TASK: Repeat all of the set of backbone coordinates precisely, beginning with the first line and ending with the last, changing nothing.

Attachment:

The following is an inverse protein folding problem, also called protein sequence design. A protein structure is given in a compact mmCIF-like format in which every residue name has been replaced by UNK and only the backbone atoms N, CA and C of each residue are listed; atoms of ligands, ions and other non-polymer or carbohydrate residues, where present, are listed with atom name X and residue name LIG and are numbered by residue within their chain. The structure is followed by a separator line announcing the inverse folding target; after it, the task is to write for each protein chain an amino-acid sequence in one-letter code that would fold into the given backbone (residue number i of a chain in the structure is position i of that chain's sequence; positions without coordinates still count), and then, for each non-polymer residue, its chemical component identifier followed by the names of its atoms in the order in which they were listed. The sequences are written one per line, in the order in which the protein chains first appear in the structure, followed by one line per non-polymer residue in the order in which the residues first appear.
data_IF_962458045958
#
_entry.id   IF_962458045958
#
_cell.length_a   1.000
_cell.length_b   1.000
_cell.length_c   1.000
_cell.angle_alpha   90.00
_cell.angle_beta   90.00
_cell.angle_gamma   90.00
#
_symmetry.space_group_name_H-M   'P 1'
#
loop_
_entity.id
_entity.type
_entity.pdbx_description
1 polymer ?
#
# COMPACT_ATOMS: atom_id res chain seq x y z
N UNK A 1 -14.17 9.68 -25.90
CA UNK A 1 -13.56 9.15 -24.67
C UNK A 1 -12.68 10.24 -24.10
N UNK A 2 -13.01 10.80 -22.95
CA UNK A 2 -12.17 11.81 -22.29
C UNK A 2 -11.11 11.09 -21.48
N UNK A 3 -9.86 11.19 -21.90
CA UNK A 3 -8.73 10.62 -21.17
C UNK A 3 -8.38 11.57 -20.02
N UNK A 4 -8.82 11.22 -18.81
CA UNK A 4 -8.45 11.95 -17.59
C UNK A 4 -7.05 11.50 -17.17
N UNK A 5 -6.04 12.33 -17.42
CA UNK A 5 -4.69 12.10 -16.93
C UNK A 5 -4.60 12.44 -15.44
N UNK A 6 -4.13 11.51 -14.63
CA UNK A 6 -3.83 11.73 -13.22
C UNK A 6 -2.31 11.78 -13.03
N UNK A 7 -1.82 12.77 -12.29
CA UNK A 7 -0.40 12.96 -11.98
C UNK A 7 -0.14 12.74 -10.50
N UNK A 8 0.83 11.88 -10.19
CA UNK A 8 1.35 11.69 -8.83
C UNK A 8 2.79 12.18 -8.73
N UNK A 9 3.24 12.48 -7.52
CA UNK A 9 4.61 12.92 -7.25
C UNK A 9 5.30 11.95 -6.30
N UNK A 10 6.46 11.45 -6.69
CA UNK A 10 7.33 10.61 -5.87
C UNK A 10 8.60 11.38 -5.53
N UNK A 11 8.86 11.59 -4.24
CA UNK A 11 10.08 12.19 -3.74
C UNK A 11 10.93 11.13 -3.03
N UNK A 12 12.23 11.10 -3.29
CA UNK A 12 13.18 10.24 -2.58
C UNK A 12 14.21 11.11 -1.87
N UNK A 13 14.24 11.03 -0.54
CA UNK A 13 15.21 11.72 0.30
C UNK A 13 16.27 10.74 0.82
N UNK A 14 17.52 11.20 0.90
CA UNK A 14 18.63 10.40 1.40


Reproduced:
The following is an inverse protein folding problem, also called protein sequence design. A protein structure is given in a compact mmCIF-like format in which every residue name has been replaced by UNK and only the backbone atoms N, CA and C of each residue are listed; atoms of ligands, ions and other non-polymer or carbohydrate residues, where present, are listed with atom name X and residue name LIG and are numbered by residue within their chain. The structure is followed by a separator line announcing the inverse folding target; after it, the task is to write for each protein chain an amino-acid sequence in one-letter code that would fold into the given backbone (residue number i of a chain in the structure is position i of that chain's sequence; positions without coordinates still count), and then, for each non-polymer residue, its chemical component identifier followed by the names of its atoms in the order in which they were listed. The sequences are written one per line, in the order in which the protein chains first appear in the structure, followed by one line per non-polymer residue in the order in which the residues first appear.
data_IF_962458045958
#
_entry.id   IF_962458045958
#
_cell.length_a   1.000
_cell.length_b   1.000
_cell.length_c   1.000
_cell.angle_alpha   90.00
_cell.angle_beta   90.00
_cell.angle_gamma   90.00
#
_symmetry.space_group_name_H-M   'P 1'
#
loop_
_entity.id
_entity.type
_entity.pdbx_description
1 polymer ?
#
# COMPACT_ATOMS: atom_id res chain seq x y z
N UNK A 1 -14.17 9.68 -25.90
CA UNK A 1 -13.56 9.15 -24.67
C UNK A 1 -12.68 10.24 -24.10
N UNK A 2 -13.01 10.80 -22.95
CA UNK A 2 -12.17 11.81 -22.29
C UNK A 2 -11.11 11.09 -21.48
N UNK A 3 -9.86 11.19 -21.90
CA UNK A 3 -8.73 10.62 -21.17
C UNK A 3 -8.38 11.57 -20.02
N UNK A 4 -8.82 11.22 -18.81
CA UNK A 4 -8.45 11.95 -17.59
C UNK A 4 -7.05 11.50 -17.17
N UNK A 5 -6.04 12.33 -17.42
CA UNK A 5 -4.69 12.10 -16.93
C UNK A 5 -4.60 12.44 -15.44
N UNK A 6 -4.13 11.51 -14.63
CA UNK A 6 -3.83 11.73 -13.22
C UNK A 6 -2.31 11.78 -13.03
N UNK A 7 -1.82 12.77 -12.29
CA UNK A 7 -0.40 12.96 -11.98
C UNK A 7 -0.14 12.74 -10.50
N UNK A 8 0.83 11.88 -10.19
CA UNK A 8 1.35 11.69 -8.83
C UNK A 8 2.79 12.18 -8.73
N UNK A 9 3.24 12.48 -7.52
CA UNK A 9 4.61 12.92 -7.25
C UNK A 9 5.30 11.95 -6.30
N UNK A 10 6.46 11.45 -6.69
CA UNK A 10 7.33 10.61 -5.87
C UNK A 10 8.60 11.38 -5.53
N UNK A 11 8.86 11.59 -4.24
CA UNK A 11 10.08 12.19 -3.74
C UNK A 11 10.93 11.13 -3.03
N UNK A 12 12.23 11.10 -3.29
CA UNK A 12 13.18 10.24 -2.58
C UNK A 12 14.21 11.11 -1.87
N UNK A 13 14.24 11.03 -0.54
CA UNK A 13 15.21 11.72 0.30
C UNK A 13 16.27 10.74 0.82
N UNK A 14 17.52 11.20 0.90
CA UNK A 14 18.63 10.40 1.40